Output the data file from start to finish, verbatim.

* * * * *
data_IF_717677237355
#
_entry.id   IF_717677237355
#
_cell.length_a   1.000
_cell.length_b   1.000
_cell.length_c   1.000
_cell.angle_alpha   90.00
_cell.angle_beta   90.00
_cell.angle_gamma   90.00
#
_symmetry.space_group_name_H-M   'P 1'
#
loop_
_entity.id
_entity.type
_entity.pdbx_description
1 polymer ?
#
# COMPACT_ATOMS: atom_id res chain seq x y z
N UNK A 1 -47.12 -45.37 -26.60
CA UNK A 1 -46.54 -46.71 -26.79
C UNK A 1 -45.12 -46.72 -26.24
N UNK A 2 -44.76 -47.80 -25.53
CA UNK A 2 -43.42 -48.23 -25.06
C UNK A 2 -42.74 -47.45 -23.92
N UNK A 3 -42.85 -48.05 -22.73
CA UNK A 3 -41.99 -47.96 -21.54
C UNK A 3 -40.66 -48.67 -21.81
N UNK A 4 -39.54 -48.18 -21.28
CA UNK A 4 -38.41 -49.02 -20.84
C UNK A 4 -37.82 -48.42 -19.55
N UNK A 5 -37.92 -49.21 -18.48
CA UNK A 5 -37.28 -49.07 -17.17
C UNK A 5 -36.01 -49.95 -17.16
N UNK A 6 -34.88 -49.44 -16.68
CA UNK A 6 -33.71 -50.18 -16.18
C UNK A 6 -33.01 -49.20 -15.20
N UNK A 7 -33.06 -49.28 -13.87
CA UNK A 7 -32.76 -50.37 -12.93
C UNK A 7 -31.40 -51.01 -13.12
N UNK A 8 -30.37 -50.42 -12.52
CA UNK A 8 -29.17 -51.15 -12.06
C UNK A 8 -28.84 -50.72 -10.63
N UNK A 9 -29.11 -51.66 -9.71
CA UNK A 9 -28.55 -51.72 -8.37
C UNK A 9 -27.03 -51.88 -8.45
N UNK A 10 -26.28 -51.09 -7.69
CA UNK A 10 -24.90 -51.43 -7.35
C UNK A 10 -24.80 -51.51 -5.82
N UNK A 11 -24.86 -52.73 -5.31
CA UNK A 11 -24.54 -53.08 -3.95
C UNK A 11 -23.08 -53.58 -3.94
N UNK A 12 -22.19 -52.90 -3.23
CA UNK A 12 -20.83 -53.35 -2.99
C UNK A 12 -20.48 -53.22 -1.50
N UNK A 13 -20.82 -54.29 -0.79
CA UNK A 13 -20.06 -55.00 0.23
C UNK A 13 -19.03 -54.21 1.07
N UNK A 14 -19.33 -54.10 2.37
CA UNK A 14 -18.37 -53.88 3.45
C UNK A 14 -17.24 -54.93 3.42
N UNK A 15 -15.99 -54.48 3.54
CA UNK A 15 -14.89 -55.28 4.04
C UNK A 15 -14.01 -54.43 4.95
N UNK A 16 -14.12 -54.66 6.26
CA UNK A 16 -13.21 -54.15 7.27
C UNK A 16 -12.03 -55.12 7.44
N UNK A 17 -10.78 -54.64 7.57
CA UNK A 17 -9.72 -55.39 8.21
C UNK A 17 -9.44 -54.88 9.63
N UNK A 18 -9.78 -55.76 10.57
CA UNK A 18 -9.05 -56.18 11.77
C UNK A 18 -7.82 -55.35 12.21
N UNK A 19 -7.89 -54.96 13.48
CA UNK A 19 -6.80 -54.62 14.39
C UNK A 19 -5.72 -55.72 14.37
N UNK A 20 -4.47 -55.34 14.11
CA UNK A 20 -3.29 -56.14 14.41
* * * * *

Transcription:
data_IF_717677237355
#
_entry.id   IF_717677237355
#
_cell.length_a   1.000
_cell.length_b   1.000
_cell.length_c   1.000
_cell.angle_alpha   90.00
_cell.angle_beta   90.00
_cell.angle_gamma   90.00
#
_symmetry.space_group_name_H-M   'P 1'
#
loop_
_entity.id
_entity.type
_entity.pdbx_description
1 polymer ?
#
# COMPACT_ATOMS: atom_id res chain seq x y z
N UNK A 1 -47.12 -45.37 -26.60
CA UNK A 1 -46.54 -46.71 -26.79
C UNK A 1 -45.12 -46.72 -26.24
N UNK A 2 -44.76 -47.80 -25.53
CA UNK A 2 -43.42 -48.23 -25.06
C UNK A 2 -42.74 -47.45 -23.92
N UNK A 3 -42.85 -48.05 -22.73
CA UNK A 3 -41.99 -47.96 -21.54
C UNK A 3 -40.66 -48.67 -21.81
N UNK A 4 -39.54 -48.18 -21.28
CA UNK A 4 -38.41 -49.02 -20.84
C UNK A 4 -37.82 -48.42 -19.55
N UNK A 5 -37.92 -49.21 -18.48
CA UNK A 5 -37.28 -49.07 -17.17
C UNK A 5 -36.01 -49.95 -17.16
N UNK A 6 -34.88 -49.44 -16.68
CA UNK A 6 -33.71 -50.18 -16.18
C UNK A 6 -33.01 -49.20 -15.20
N UNK A 7 -33.06 -49.28 -13.87
CA UNK A 7 -32.76 -50.37 -12.93
C UNK A 7 -31.40 -51.01 -13.12
N UNK A 8 -30.37 -50.42 -12.52
CA UNK A 8 -29.17 -51.15 -12.06
C UNK A 8 -28.84 -50.72 -10.63
N UNK A 9 -29.11 -51.66 -9.71
CA UNK A 9 -28.55 -51.72 -8.37
C UNK A 9 -27.03 -51.88 -8.45
N UNK A 10 -26.28 -51.09 -7.69
CA UNK A 10 -24.90 -51.43 -7.35
C UNK A 10 -24.80 -51.51 -5.82
N UNK A 11 -24.86 -52.73 -5.31
CA UNK A 11 -24.54 -53.08 -3.95
C UNK A 11 -23.08 -53.58 -3.94
N UNK A 12 -22.19 -52.90 -3.23
CA UNK A 12 -20.83 -53.35 -2.99
C UNK A 12 -20.48 -53.22 -1.50
N UNK A 13 -20.82 -54.29 -0.79
CA UNK A 13 -20.06 -55.00 0.23
C UNK A 13 -19.03 -54.21 1.07
N UNK A 14 -19.33 -54.10 2.37
CA UNK A 14 -18.37 -53.88 3.45
C UNK A 14 -17.24 -54.93 3.42
N UNK A 15 -15.99 -54.48 3.54
CA UNK A 15 -14.89 -55.28 4.04
C UNK A 15 -14.01 -54.43 4.95
N UNK A 16 -14.12 -54.66 6.26
CA UNK A 16 -13.21 -54.15 7.27
C UNK A 16 -12.03 -55.12 7.44
N UNK A 17 -10.78 -54.64 7.57
CA UNK A 17 -9.72 -55.39 8.21
C UNK A 17 -9.44 -54.88 9.63
N UNK A 18 -9.78 -55.76 10.57
CA UNK A 18 -9.05 -56.18 11.77
C UNK A 18 -7.82 -55.35 12.21
N UNK A 19 -7.89 -54.96 13.48
CA UNK A 19 -6.80 -54.62 14.39
C UNK A 19 -5.72 -55.72 14.37
N UNK A 20 -4.47 -55.34 14.11
CA UNK A 20 -3.29 -56.14 14.41